The TAP website is very useful source in terms of educating yourself about the facts of radical Islam and jihad, regardless of whether you oppose or support these dogmas.  It is for that reason I have bookmarked it and recommend it. 

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Shamrock, Spikes and an Elevator

Every St Patrick's Day (17th March), all of Ireland's ministers desert the country at taxpayers' expense, bound for foreign jaunts in the four corners of the globe - bar the most junior or most unpopular or most unfortunate or most superfluous such official, who must remain to hold the fort in loco ministri primoris.  Away from the confines and prying eyes of their home turf,Bertie gives George his annual bowl of shamrock the lucky ones then prance around in the unseasonal sunshine, glass in hand, at the local St Patrick's Day festivities from Argentina to Zambia, from Sydney to Singapore.  There, in a week of unrestrained partying, they distribute shamrock, while happily accepting accolades, hospitality and gifts.  Taoiseach Bertie Ahern presenting a bowl of shamrock to President George Bush is about the only event of a slightly formal nature.

My, how the ministers love St Patrick. 

The main achievement of this expensive display of diasporism is that, for the week of all these absences, the country proceeds swimmingly under the light yet incompetent touch on the tiller of whoever's been left behind; it is said that GDP spikes upward during that brief, mesmerising, governance-free moment, which more than pays for the ministerial excesses. 


Indeed, it was a similar hands-off approach on the part of Sir John Cowperthwaite, Hong Kong's much revered Financial Secretary from 1961-71, that is blamed for the colony's astonishing economic success. 


In the long run, he said, the aggregate of decisions of individual businessmen, exercising individual judgment in a free economy, even if often mistaken, is less likely to do harm than the centralised decisions of a government, and certainly the harm is likely to be counteracted faster.

Last year it was Willie O'Dea, hapless minister of defence, the most meaningless job in cabinet, who was left in charge of Ireland.  This year I was away myself so never found out who was the week's Taoiseach.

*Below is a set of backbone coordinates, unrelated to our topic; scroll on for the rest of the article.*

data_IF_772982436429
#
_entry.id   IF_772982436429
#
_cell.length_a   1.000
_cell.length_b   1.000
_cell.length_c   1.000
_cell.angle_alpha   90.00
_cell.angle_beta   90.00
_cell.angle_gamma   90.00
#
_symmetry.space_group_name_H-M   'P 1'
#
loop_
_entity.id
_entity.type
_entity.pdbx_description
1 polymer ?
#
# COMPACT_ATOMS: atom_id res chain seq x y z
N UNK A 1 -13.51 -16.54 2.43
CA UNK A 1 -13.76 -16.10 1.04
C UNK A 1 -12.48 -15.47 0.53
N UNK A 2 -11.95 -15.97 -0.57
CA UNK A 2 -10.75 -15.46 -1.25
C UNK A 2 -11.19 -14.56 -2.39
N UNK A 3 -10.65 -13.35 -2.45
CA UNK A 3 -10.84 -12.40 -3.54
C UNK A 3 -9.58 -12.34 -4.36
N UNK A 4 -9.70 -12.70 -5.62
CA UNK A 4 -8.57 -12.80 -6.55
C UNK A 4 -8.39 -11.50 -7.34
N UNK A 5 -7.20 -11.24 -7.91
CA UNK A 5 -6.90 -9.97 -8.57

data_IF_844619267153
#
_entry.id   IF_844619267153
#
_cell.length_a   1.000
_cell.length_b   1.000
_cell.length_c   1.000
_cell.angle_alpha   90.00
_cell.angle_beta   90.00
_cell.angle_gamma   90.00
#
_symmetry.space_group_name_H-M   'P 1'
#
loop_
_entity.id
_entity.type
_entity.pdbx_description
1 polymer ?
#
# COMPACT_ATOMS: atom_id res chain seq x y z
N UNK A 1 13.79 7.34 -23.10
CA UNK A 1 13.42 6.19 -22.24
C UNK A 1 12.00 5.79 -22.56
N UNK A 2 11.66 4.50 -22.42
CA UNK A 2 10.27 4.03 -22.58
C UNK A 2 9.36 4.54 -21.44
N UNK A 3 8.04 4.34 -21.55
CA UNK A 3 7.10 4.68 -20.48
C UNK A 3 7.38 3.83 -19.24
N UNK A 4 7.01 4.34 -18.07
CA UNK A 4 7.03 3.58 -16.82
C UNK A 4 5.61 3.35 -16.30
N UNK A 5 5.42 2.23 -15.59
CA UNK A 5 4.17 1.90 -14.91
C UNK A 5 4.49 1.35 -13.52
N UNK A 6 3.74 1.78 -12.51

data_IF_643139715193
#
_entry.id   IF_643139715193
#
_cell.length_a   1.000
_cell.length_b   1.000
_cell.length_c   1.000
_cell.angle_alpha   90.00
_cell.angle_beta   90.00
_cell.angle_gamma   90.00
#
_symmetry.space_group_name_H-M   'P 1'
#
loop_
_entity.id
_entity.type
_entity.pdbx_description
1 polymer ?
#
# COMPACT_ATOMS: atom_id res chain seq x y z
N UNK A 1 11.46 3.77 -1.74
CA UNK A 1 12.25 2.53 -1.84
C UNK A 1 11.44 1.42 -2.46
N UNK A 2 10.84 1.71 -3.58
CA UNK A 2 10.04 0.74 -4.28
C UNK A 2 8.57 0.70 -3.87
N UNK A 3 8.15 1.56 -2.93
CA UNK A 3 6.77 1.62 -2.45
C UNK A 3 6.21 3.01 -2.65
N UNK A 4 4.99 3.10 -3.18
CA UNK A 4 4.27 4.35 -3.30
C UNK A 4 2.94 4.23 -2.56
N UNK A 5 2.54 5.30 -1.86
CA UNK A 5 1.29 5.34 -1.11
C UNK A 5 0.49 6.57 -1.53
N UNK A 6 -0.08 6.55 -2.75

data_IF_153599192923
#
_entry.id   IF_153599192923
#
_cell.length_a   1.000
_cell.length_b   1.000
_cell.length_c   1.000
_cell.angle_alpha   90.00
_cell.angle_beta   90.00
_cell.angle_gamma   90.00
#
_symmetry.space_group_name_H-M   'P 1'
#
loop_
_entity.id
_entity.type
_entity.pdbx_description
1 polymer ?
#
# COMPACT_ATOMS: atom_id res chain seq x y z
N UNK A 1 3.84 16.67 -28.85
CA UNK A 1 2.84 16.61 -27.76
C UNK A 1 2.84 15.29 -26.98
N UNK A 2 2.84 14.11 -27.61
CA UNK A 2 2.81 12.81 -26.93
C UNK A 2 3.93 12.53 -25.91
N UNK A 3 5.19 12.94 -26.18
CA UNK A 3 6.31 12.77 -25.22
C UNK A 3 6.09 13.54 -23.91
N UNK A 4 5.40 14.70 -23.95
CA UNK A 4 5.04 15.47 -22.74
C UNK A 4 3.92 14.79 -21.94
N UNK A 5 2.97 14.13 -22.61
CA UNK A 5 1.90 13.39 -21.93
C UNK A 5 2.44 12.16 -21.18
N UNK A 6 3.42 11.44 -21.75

However there must have been another, unscheduled upward GDP spike last week, when, for a magical if all too brief period, six of Bertie's finest - to quote the enchanting press report - found themselves in unwelcome, intimate coalition, and almost incommunicado. 

As their respective departments of state proceeded gloriously about their business, unimpeded by direction or advice from on high, Ireland's combined ministers of agriculture, communications, education, finance, foreign affairs and health - three men and three women - were held prisoner in a tiny elevator in the parliamentary buildings, stuck between two floors.  There, in their tiny cell, how they dreamed of the spacious, airy, well-fed accommodation in Guantanamo Bay.  Yet, other than sweat and nervous chatter, we the long-suffering taxpayers have been kept disgracefully ignorant about what transpired among them, or what role halitosis, flatulence, athletes foot, personal hygiene, unsavoury habits or even romance might have played.

But we do know that for forty long minutes, in their communal embrace, they made desperate phone calls seeking help from ever-higher levels up the chain of command from janitor to Secretary General to - at last - none other than the same Willie O'Dea, that one-time week-long Taoiseach, and still boss of the armed forces.  The intrepid Willie soon got a successful rescue organised. 

I retract my earlier disparaging remarks about the Irish army.  If ever you find yourself stuck in the lift, there is no finer body of men, under the able command of Willie himself, to extricate you and your fellow ministers plus whatever odours you have collectively managed to exude during your entrapment.  They are not just for parades it seems. 

But sadly, no sooner was deliverance achieved on that White Wednesday” as some of us now call it, than the upward, Hong Kong-style GDP spike came to an abrupt end. 

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Week 147's Letters to the Press

Just because my blog has been on hiatus for six weeks was no reason not to continue to harass newspaper editors.  I wrote ten letters, on variegated subjects from rugby to the Middle East to global warming to drink.  But I remain unpopular, because only two were published.  I console myself by blaming left-wing media bias, which allows me to deceive myself that each unpublished letter is another blow in favour of capitalism and democracy.